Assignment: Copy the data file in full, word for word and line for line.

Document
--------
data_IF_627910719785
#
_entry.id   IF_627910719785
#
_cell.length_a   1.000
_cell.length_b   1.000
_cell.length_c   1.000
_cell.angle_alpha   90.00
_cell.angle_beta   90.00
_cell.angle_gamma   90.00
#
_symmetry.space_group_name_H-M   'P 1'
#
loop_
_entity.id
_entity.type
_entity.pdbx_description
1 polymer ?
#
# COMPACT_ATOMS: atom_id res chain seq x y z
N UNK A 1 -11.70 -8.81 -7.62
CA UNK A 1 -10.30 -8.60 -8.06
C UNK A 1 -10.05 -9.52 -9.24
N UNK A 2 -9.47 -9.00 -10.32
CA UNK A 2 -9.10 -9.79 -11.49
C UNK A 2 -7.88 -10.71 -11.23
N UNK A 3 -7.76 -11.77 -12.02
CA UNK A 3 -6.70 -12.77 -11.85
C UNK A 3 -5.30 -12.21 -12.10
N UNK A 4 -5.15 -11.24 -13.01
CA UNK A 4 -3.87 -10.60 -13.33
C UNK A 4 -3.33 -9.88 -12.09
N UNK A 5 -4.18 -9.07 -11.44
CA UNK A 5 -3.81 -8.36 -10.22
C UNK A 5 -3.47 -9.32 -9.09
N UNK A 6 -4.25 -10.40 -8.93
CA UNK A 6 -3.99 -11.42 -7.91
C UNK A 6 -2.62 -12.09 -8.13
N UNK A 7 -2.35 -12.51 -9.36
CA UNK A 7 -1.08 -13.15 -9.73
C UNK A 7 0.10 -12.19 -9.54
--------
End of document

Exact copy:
data_IF_627910719785
#
_entry.id   IF_627910719785
#
_cell.length_a   1.000
_cell.length_b   1.000
_cell.length_c   1.000
_cell.angle_alpha   90.00
_cell.angle_beta   90.00
_cell.angle_gamma   90.00
#
_symmetry.space_group_name_H-M   'P 1'
#
loop_
_entity.id
_entity.type
_entity.pdbx_description
1 polymer ?
#
# COMPACT_ATOMS: atom_id res chain seq x y z
N UNK A 1 -11.70 -8.81 -7.62
CA UNK A 1 -10.30 -8.60 -8.06
C UNK A 1 -10.05 -9.52 -9.24
N UNK A 2 -9.47 -9.00 -10.32
CA UNK A 2 -9.10 -9.79 -11.49
C UNK A 2 -7.88 -10.71 -11.23
N UNK A 3 -7.76 -11.77 -12.02
CA UNK A 3 -6.70 -12.77 -11.85
C UNK A 3 -5.30 -12.21 -12.10
N UNK A 4 -5.15 -11.24 -13.01
CA UNK A 4 -3.87 -10.60 -13.33
C UNK A 4 -3.33 -9.88 -12.09
N UNK A 5 -4.18 -9.07 -11.44
CA UNK A 5 -3.81 -8.36 -10.22
C UNK A 5 -3.47 -9.32 -9.09
N UNK A 6 -4.25 -10.40 -8.93
CA UNK A 6 -3.99 -11.42 -7.91
C UNK A 6 -2.62 -12.09 -8.13
N UNK A 7 -2.35 -12.51 -9.36
CA UNK A 7 -1.08 -13.15 -9.73
C UNK A 7 0.10 -12.19 -9.54